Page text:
DeOca testified that defendant appeared to read each page of the statements, although he did not suggest any corrections. Defendant *1013never mentioned that police had hit or stepped on him, and he never stated that he did not understand the rights which DeOca read to him.
Naomi Cartwright, school psychologist for the Chicago Board of Education, testified for the State that on December 18, 1984, she tested defendant, using three standard intelligence tests. On the Test of Nonverbal Intelligence, defendant received a score of 88 which reflects low average nonverbal intelligence. On a reading test in which Cartwright asked defendant to pronounce a set of words, defendant showed that he had the ability to pronounce written words at a fifth grade, second month, level. Cartwright also administered the Monroe-Sherman Achievement Test, to determine defendant’s ability to understand paragraph meaning, but she did not time the test. The test is a timed test, and therefore defendant’s scores were not comparable to the standard scaled scores. However, if he had been able to give all of the responses which he eventually gave in the standard amount of time, his score would have been equal to that of the average student starting sixth grade. Ms. Cartwright admitted on cross-examination that it is not unusual for a child of defendant’s mental age to try to conceal his lack of knowledge or understanding out of embarrassment.
In ruling on the motion to suppress, the court stated:
“In a sense, [defense counselors] have the burden of persuasion, even though there was an issue which suggested that perhaps they could argue the voluntariness issue that the State was assuming as part of the motion, I think, to quash the [statements].
I can say, based on the record before me that there, really, is no merit to that portion of the motion, so what is left is what was originally set forth in the motion, and that is the question of whether the defendant sufficiently understood the rights he allegedly waived at the time he made a statement to the police.”
Both of defendant’s statements were introduced into evidence at trial. In his statements defendant admitted that, after Davis and Brooks stopped Madison, Davis told defendant to check Madison’s pockets for a wallet. Defendant put his hand into a pocket and found some change, but he did not take any of it. After they returned to defendant’s apartment Davis offered to split the money with Brooks and defendant. Brooks received his share but defendant never received any money. Defendant’s statements were substantially corroborated by eyewitnesses who saw Davis rob Madison.
In its instructions to the jury, the court stated:
*1014“A person is legally responsible for the conduct of another person when either before or during the commission of an offense and with the intent to promote or facilitate the commission of that offense, he knowingly *** attempts to aid the other person in the planning or commission of the offense.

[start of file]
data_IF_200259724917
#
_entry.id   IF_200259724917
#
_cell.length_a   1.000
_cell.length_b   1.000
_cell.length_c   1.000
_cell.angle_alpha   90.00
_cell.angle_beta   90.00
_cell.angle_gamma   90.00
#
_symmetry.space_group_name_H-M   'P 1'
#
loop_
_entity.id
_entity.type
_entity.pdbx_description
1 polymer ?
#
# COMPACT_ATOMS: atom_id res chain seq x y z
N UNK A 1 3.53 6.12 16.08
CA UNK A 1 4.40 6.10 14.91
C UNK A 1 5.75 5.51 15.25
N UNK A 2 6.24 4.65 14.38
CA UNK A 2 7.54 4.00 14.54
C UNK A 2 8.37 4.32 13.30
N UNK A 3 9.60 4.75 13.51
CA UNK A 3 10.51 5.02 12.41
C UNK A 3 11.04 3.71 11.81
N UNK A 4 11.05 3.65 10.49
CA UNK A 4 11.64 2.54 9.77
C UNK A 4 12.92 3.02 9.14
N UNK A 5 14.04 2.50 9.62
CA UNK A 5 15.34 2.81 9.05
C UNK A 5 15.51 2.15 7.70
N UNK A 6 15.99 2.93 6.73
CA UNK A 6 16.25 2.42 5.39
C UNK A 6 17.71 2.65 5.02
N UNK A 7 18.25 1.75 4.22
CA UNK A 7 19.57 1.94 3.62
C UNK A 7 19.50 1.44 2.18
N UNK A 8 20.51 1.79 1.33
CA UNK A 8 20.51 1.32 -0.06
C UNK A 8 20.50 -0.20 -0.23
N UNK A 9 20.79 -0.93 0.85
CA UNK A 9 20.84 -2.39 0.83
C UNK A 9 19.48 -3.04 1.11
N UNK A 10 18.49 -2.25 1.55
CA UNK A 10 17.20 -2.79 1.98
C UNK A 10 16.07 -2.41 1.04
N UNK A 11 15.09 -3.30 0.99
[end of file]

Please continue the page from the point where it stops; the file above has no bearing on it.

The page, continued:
* * *
A person commits the offense of murder when he kills an individual if, in performing the acts which cause the death, *** he knows that such acts created a strong probability of death ***; or he’s committing the offense of armed robbery.”
After the jurors began deliberations, they sent to the judge a question regarding whether they could find defendant guilty of one charge and not guilty of the other. The judge called both attorneys and told them he had decided to respond only that the jurors should continue deliberating on the basis of the instructions they had received. Defense counsel raised no objection when he received the call, but he objected in court the next morning and he asked the court to answer the question. The court refused. The jury deliberated about 14 hours before it returned verdicts of guilty on both counts. In his motion for a new trial defendant again objected to the court’s refusal to answer the jury’s question.
Defendant argues on appeal that the trial court committed reversible error when it responded to the jurors’ question without answering the question. The State contends that defendant waived this objection when defense counsel failed to object promptly when the trial judge called him. Even if this failure can be construed as a waiver of the objection, we must address the issue under the doctrine of plain error (People v. Jackson (1980), 89 Ill. App. 3d 461, 479, 411 N.E.2d 893), especially because the evidence in this case was closely balanced, as the length of the jury’s deliberations indicated (People v. Palmer (1984), 125 Ill. App. 3d 703, 712, 466 N.E.2d 640).
The law pertaining to jury questions in Illinois is clear: “Where a jury has raised an explicit question on a point of law arising from the facts over which there is doubt or confusion, the court should attempt to clarify the question in the minds of the jury members.” (Jackson, 89 Ill. App. 3d at 479.) Although a trial court may, in its discretion, refrain from answering some jury questions, the court “has the duty to instruct the jury where clarification is requested, the original instructions are incomplete, and the jurors are manifestly confused.” People v. Gathings (1981), 99 Ill. App. 3d 1135, 1138, 425 N.E.2d 1313.
The jury manifested its confusion in this case when it asked *1015the question, and the legal issue is clearly pertinent to this case. The jury had received no instruction explicitly stating that a finding of guilty on one count did not require a finding of guilty on the other count. The State contends that the original instructions were adequate to answer the jury’s question because the trial court submitted four verdict forms: guilty and not guilty of murder, and guilty and not guilty of armed robbery. We believe that this is not an adequate substitute for an explicit response to the jury’s question. The State also argues that the trial court exercised its discretion properly because it could not have answered the jury’s question without becoming involved in an extended discussion with the jury. We disagree. The trial court could readily have answered the question by stating that the jury could find defendant guilty on one count and not guilty on the other count. (Compare People v. Ross (1981), 100 Ill. App. 3d 1093, 1097, 427 N.E.2d 868.) We find that the trial court erred when it failed to answer the jury’s question of law arising from the facts of the case when the instructions previously given provided no direct answer to the question.